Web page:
Electricity bills have jumped by $300 on average since April, with the consumer watchdog citing several reasons for skyrocketing costs.
The head of the Australian Competition and Consumer Commission (ACCC) said this represented a 25 per cent increase for the median residential household connected to the national electricity market.
For small businesses, ACCC chairwoman Gina Cass-Gottlieb told a parliamentary committee the increase was more like $1500.
Responding to a question about price-gouging in the resources sector during an economics committee hearing, Ms Cass-Gottlieb said there were several factors driving up energy costs.
She pointed to the war in Ukraine, unexplained generator outages, as well as climate change-induced flooding affecting coal mines and coal-fired generators as factors causing price increases.
Broadly, Ms Cass-Gottlieb said the steep price hikes were explainable and not necessarily indicative of anti-competitive behaviour.
However, she said the ACCC was monitoring both gas and electricity operators carefully and was reporting back to the treasurer every six months.
Consumers could be hit with even higher bills in the next 12 months, with the head of major energy company Alinta Energy warning retail electricity prices could lift by more than 35 per cent next year.
But the Labor government says it will bring down energy prices over time and has stuck by its election commitment to lower electricity bills by $275 by 2025.
Liberal MP and economics committee deputy chairman, Garth Hamilton, said households were struggling with cost of living pressures.
“Households could really use the government’s promised $275 reduction in energy prices,” he told AAP.
“This coming budget must deliver those energy cost reductions.”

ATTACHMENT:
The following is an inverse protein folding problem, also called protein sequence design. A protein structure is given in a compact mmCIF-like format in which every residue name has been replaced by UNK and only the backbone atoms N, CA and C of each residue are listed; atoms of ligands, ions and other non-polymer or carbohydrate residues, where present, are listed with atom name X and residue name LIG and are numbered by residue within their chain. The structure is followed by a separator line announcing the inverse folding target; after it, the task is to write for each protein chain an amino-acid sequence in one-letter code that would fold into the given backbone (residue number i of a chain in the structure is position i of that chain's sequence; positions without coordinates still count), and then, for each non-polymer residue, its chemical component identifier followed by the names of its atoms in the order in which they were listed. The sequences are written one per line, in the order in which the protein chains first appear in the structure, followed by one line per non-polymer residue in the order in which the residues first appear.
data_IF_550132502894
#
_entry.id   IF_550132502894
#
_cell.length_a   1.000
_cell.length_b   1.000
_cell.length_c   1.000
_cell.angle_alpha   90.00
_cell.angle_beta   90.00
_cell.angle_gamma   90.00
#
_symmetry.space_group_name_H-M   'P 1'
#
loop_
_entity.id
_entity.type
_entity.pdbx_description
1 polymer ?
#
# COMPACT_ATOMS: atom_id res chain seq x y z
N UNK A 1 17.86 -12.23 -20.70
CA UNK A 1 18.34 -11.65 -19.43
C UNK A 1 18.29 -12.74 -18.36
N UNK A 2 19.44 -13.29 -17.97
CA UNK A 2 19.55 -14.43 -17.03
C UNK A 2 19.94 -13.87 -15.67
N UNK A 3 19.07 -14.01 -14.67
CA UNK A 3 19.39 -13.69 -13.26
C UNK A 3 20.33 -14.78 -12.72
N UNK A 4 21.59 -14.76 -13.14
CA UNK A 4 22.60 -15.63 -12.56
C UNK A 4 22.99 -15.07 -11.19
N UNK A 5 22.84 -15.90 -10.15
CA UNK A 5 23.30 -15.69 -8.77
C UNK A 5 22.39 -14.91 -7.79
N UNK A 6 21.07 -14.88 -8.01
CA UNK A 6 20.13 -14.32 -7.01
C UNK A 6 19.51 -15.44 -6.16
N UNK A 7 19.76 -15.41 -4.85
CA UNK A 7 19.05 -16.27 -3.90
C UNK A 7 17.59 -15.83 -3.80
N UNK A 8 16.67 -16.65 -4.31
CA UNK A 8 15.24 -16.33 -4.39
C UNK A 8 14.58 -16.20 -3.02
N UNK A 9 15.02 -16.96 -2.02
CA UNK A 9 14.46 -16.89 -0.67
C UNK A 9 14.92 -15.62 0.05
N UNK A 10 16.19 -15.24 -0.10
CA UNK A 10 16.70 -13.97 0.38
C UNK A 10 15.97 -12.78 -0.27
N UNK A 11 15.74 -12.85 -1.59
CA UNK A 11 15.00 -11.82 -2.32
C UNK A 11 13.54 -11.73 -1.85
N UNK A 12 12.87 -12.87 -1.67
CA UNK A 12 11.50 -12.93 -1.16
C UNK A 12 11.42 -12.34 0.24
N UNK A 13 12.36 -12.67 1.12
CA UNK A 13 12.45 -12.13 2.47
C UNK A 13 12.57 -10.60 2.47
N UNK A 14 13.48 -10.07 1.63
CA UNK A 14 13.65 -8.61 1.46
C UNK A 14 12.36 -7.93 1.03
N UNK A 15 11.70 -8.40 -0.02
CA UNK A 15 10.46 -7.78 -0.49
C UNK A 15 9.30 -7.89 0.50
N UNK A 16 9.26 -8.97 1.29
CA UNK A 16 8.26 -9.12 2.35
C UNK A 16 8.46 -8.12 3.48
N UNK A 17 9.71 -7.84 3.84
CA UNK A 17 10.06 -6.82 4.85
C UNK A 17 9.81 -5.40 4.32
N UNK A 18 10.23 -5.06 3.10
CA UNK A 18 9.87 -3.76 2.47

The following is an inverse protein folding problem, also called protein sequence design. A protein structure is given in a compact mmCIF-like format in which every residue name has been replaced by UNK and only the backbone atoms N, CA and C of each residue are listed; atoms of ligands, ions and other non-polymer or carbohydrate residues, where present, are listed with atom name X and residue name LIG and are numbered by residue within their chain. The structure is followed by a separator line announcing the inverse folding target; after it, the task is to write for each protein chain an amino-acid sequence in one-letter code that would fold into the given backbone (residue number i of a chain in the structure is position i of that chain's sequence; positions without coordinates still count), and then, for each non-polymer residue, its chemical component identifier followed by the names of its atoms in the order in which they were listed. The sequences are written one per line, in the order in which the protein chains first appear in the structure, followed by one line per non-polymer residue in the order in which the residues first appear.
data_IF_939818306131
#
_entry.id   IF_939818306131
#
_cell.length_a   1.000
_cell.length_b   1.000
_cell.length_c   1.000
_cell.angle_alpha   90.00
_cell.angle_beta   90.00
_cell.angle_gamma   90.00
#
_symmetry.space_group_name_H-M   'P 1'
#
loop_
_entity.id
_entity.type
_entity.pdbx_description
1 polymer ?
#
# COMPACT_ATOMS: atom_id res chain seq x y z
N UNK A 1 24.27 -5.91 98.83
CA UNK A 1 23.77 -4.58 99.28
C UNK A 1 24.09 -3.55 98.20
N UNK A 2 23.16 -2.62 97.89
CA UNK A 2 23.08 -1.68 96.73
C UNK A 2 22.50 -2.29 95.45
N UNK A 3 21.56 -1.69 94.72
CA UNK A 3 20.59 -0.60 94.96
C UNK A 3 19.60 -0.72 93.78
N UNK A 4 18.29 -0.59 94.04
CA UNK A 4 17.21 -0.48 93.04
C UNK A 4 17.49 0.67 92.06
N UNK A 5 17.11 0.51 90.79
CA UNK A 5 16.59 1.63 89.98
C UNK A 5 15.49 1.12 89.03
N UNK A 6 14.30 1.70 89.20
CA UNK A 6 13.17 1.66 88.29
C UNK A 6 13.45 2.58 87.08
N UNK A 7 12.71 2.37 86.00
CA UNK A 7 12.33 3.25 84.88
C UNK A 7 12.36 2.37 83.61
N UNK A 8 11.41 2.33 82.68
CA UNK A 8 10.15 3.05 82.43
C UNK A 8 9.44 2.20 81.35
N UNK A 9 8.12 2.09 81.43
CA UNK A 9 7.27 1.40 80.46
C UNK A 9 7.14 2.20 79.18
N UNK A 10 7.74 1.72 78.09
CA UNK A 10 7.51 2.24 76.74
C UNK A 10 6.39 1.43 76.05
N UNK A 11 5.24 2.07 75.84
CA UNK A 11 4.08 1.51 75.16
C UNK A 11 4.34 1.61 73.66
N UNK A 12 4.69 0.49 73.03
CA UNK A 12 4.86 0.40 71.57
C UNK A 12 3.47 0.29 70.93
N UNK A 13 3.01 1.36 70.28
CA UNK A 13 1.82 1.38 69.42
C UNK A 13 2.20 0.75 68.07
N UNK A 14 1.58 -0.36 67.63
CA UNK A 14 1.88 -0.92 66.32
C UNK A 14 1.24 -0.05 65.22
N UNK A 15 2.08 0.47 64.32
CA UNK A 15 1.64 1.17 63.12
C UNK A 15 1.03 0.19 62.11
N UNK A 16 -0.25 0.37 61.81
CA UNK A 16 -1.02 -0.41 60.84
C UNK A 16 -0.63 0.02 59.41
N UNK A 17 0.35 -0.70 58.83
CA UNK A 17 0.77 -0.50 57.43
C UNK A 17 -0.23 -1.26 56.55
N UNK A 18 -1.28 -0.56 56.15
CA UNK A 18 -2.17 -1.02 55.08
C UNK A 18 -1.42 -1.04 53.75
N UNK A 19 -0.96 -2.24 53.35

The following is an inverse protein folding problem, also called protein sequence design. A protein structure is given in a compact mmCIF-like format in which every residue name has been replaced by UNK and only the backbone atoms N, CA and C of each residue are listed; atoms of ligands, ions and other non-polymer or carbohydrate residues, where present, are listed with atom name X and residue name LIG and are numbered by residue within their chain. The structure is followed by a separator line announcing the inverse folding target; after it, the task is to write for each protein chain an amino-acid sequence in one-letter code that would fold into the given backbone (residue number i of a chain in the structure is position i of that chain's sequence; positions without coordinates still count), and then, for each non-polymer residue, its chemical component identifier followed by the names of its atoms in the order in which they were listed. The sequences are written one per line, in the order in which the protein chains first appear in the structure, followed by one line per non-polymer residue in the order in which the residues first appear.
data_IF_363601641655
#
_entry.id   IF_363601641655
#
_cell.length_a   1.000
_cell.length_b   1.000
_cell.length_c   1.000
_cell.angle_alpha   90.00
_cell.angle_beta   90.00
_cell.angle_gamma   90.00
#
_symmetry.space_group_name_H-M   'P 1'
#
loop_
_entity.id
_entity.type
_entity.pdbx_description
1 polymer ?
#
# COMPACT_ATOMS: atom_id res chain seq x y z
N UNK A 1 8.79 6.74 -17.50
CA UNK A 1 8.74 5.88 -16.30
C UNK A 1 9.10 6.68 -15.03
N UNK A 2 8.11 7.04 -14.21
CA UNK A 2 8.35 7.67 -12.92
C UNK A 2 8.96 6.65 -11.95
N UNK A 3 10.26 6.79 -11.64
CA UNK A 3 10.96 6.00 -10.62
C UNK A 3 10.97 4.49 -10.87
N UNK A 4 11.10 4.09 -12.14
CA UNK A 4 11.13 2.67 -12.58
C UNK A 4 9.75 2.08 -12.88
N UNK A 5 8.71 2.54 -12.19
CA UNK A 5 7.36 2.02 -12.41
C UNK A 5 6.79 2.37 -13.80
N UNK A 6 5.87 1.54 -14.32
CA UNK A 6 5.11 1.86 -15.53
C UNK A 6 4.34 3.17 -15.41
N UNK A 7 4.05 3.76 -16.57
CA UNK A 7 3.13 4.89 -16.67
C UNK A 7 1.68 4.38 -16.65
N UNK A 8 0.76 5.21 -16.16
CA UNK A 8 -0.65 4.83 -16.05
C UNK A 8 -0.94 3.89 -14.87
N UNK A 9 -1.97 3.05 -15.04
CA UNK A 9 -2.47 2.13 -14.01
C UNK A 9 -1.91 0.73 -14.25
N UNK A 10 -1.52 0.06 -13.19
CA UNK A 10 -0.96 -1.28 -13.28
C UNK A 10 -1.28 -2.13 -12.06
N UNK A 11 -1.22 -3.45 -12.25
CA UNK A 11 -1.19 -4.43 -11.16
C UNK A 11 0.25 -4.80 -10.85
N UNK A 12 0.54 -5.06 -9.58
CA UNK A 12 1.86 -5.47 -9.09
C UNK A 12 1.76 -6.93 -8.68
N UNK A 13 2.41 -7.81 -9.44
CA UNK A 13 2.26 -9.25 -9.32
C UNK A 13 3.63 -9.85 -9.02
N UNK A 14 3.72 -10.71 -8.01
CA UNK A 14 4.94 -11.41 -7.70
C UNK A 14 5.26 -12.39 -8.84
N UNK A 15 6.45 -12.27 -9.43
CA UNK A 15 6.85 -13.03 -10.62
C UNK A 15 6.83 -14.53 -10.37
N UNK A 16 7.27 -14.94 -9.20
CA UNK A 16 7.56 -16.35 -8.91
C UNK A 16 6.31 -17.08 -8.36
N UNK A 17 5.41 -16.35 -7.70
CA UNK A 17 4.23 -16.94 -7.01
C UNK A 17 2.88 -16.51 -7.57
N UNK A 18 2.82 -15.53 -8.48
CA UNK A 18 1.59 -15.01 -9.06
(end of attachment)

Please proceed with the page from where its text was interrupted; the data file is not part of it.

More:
Ms Cass-Gottlieb also told the economics committee she was yet to spot any evidence of abnormally high petrol prices in the wake of the reinstated fuel excise tax.
The ACCC was tasked with watching retailers carefully for signs of unnecessarily large price hikes when the halved tax was returned to its full 44.2 cents-a-litre level last month.
The heads of the Australian Prudential Regulation Authority and the Australian Securities and Investments Commission (ASIC) also fronted the economics committee.
ASIC officials fielded questions about “fin-fluencers”.
“What we’re calling out is people or entities, overstating what investors or consumers might be putting their money into without a proper basis without being properly qualified,” ASIC chairman Joe Longo said.
He said messages were often amplified on social media.
“And a lot of individuals are leveraging their reputations in the community to lend some credence to whatever it is they’re suggesting people should be doing,” Mr Longo said.
“So in those circumstances, that can often lead to people losing their money.”
The economics committee hearing followed a probe of the Reserve Bank of Australia three weeks ago.
(Australian Associated Press)